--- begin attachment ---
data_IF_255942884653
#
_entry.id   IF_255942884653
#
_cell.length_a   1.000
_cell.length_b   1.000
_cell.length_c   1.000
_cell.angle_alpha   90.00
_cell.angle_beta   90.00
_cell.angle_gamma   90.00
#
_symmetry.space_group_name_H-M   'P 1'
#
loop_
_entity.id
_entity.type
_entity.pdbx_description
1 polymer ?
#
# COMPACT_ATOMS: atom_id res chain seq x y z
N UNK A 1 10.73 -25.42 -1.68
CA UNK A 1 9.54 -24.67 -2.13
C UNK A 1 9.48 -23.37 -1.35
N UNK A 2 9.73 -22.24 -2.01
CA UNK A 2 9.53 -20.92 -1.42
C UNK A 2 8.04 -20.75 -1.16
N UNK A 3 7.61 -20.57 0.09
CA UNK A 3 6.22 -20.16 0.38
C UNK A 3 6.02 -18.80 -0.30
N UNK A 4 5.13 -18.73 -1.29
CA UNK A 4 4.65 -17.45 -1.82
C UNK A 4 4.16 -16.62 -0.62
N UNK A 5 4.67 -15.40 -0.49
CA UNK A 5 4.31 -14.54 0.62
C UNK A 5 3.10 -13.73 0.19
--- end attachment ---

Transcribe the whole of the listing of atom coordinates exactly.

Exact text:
data_IF_255942884653
#
_entry.id   IF_255942884653
#
_cell.length_a   1.000
_cell.length_b   1.000
_cell.length_c   1.000
_cell.angle_alpha   90.00
_cell.angle_beta   90.00
_cell.angle_gamma   90.00
#
_symmetry.space_group_name_H-M   'P 1'
#
loop_
_entity.id
_entity.type
_entity.pdbx_description
1 polymer ?
#
# COMPACT_ATOMS: atom_id res chain seq x y z
N UNK A 1 10.73 -25.42 -1.68
CA UNK A 1 9.54 -24.67 -2.13
C UNK A 1 9.48 -23.37 -1.35
N UNK A 2 9.73 -22.24 -2.01
CA UNK A 2 9.53 -20.92 -1.42
C UNK A 2 8.04 -20.75 -1.16
N UNK A 3 7.61 -20.57 0.09
CA UNK A 3 6.22 -20.16 0.38
C UNK A 3 6.02 -18.80 -0.30
N UNK A 4 5.13 -18.73 -1.29
CA UNK A 4 4.65 -17.45 -1.82
C UNK A 4 4.16 -16.62 -0.62
N UNK A 5 4.67 -15.40 -0.49
CA UNK A 5 4.31 -14.54 0.62
C UNK A 5 3.10 -13.73 0.19